Such steps don’t in themselves reverse flagging enrollment, and the scaling back of coursework, extracurricular options, and other resources for students it has brought. But, proponents of the idea argue, they can generate some revenue for these campuses as well as more community buy-in as they bring neighbors into the building, transforming schools into community hubs.
Johnson has also said he wants to steer resources to these small schools on par with what campuses with larger enrollments would receive: a school library with a librarian, counselors and other support staff, art programs, and sports teams. He sees these investments as part of a broader push to make South and West Side neighborhoods more attractive to families.
But that’s a heavy lift in a city where small schools are poised to play an ever more outsized role: Their number grew markedly during the pandemic, and now one in three elementary schools serves fewer than 300 children. Meanwhile, even as high school enrollment remained relatively stable, Chicago high schools that serve 250 or fewer students lost a third of their enrollments since 2019 on average. The gap between the cost of educating a student at tiny and larger campuses has grown dramatically, and Martinez has been blunt: The district is taking money from schools with healthy enrollments to subsidize its small schools.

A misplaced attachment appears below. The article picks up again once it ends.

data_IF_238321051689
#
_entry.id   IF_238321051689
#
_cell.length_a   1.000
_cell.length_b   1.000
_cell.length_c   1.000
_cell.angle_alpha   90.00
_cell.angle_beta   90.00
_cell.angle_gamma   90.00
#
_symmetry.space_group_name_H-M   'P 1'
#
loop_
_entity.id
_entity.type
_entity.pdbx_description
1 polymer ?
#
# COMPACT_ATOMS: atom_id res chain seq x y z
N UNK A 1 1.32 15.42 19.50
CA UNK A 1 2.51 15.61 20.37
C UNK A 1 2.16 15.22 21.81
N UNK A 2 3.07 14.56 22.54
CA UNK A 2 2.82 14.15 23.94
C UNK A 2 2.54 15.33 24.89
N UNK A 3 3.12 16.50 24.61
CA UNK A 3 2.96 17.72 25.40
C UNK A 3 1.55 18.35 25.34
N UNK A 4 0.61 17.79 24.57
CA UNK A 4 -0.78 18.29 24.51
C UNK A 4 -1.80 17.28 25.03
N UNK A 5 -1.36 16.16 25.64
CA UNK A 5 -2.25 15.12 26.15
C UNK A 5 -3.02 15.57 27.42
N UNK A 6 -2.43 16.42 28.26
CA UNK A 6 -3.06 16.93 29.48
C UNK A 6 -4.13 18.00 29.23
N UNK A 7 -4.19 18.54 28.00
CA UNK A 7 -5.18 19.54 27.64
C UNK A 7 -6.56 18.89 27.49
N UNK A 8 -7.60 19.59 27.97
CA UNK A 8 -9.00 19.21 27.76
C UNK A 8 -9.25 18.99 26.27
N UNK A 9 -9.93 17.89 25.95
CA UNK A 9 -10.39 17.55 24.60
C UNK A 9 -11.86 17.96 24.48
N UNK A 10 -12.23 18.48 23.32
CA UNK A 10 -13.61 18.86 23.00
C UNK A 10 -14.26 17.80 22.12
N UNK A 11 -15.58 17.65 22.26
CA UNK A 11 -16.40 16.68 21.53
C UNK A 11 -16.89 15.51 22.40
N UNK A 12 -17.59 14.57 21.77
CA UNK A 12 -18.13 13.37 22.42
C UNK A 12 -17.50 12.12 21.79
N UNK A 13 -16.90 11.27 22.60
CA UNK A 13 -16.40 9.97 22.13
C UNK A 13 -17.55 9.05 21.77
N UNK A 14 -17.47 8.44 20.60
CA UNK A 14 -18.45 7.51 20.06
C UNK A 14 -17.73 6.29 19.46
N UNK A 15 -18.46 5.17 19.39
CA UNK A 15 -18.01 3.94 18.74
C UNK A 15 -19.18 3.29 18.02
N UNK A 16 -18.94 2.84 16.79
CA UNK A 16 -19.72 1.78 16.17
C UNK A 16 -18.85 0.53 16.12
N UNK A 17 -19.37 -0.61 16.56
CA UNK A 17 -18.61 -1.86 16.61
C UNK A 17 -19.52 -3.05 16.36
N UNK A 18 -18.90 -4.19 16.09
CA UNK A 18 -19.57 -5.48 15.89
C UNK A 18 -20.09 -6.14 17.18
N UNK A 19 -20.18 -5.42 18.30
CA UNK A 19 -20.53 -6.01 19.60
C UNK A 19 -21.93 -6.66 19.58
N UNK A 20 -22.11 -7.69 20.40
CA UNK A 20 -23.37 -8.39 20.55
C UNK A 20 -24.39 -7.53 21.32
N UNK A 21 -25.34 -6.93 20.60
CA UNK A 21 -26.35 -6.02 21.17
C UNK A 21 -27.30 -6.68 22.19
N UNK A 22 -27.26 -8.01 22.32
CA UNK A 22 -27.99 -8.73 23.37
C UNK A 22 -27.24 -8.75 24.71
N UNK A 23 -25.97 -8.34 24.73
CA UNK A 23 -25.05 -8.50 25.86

Experts such as Phillippo are dubious that significant investments in staff and programming can counteract the effects of powerful demographic and immigration shifts that are shrinking the school-age student population across the Midwest.
Gary Miron, a professor of education leadership, research and technology at Western Michigan University who has critically examined the national growth of charters, says investing in struggling buildings can help address the central challenge of high teacher and administrator turnover they face. But the city would need a larger, coherent plan for better supporting its neighborhood schools.
“Throwing resources at these schools isn’t a good idea unless it’s part of an overall management strategy,” he said. “It’s a hard thing to do when you have a decentralized, free-market system of providing a public service.”